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Netflix Disappoints on Subscriber Growth

18 Jul, 2016 By: Erik Gruenwedel

SVOD pioneer misses growth projection by 32%

Netflix July 18 disclosed global subscriber additions are growing — but not as fast as expected. The subscription-streaming pioneer added 1.7 million members in the second-quarter (ended June 30), compared with 2.5 million projected. It added 3.28 million subs during the previous-year period.

It ended the period with 83.18 million members globally, including 79.9 million paid.

Domestic subs grew by 160,000 to 47.1 million (46 million paid), down from 500,000 projected and 900,000 added in the previous-year period.

“We don’t believe market saturation is a key factor in the U.S., given that we experienced similar performance over the same period in multiple countries with differing levels of Netflix market penetration,” CEO Reed Hastings and CFO David Wells co-wrote in the shareholder letter.

In fact, the executives attributed ongoing rollout of a previously-announced price increase to existing members for the increase in churn.

"People don't like price increases," Hastings said. 

International subs increased by 1.52 million, compared with 2 million projected. It finished the period with 36.05 million members (33.89 paid).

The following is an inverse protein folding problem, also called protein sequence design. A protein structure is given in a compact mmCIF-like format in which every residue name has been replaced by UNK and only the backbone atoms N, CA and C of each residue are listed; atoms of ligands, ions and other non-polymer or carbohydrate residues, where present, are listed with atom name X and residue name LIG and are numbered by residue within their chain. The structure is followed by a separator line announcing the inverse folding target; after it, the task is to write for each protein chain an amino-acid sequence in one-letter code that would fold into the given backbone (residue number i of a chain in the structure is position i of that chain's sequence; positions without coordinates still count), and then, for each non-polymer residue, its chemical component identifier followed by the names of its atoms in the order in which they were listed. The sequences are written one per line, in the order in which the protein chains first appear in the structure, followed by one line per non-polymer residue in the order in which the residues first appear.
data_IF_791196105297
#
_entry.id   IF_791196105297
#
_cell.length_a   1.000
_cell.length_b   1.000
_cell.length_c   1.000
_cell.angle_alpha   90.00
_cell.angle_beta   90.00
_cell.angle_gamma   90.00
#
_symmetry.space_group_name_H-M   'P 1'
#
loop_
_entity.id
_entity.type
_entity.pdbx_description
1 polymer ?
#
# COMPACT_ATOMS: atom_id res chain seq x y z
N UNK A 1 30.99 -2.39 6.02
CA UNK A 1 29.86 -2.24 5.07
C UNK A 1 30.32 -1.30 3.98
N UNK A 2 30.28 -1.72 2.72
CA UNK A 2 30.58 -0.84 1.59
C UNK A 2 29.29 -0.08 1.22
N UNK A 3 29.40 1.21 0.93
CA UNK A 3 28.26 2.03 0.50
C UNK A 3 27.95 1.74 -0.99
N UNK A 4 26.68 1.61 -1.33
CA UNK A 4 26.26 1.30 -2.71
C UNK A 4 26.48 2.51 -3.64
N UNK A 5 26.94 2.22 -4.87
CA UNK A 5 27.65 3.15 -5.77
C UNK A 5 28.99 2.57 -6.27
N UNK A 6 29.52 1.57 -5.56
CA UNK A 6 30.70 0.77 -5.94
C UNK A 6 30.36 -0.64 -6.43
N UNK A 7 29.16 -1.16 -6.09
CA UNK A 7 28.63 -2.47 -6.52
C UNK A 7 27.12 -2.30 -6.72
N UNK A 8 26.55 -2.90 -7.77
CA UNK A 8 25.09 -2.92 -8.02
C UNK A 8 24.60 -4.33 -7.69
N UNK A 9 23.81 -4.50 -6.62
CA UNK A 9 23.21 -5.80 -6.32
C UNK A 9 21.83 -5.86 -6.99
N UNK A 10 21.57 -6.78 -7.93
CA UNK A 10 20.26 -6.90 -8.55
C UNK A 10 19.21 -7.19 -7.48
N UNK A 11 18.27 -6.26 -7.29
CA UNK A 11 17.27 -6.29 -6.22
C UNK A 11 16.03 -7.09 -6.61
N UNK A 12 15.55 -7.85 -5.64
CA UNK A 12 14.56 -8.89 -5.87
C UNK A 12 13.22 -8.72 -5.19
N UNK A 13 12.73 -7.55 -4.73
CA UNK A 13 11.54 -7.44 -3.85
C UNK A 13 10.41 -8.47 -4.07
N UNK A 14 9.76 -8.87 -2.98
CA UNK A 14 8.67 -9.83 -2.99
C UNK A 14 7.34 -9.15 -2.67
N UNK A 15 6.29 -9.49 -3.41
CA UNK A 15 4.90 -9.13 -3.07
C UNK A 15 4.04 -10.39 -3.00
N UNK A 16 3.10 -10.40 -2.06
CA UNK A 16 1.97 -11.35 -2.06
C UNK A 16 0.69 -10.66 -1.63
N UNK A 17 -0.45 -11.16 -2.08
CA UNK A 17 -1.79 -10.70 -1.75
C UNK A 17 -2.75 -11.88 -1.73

Notably, Netflix added 2.37 million international subs last year — when it wasn’t operational in 190 countries.

“We are growing, but not as fast as we would like or have been,” Hastings and Wells wrote. “Disrupting a big market can be bumpy, but the opportunity ahead is as big as ever and we continue to improve every aspect of our business.”

Not surprisingly, Netflix’s stock plummeted more than 15% in aftermarket trading.

Indeed, international sub growth is key to supporting Netflix’s content spend, which increased $3.1 billion in the quarter to $13.2 in third-party content obligations from the year-ago period.

Netflix said Q3 subscriber growth would be impacted by the upcoming Olympic Games in Rio de Janeiro. It also does not anticipate a boost in domestic subs from a pending agreement with Comcast, which has said it would offer cable subs direct access Netflix through the broadband X1 set-top box. 

The pact isn’t expected to go into effect until after the Olympics.

“We and Comcast will only release Netflix on the X1 when the viewer experience is great,” read the letter. 

Meanwhile, Netflix’s legacy by-mail disc rental service generated $71 million in contribution profit on revenue of $138.7 million, compared with $164 million a year ago. It ended the period with almost 4.5 million members, compared to 5.3 million a year ago.

Net income topped $41 million on revenue of $1.96 billion, compared with income of $26 million on revenue of $1.48 billion a year ago.

About the Author: Erik Gruenwedel

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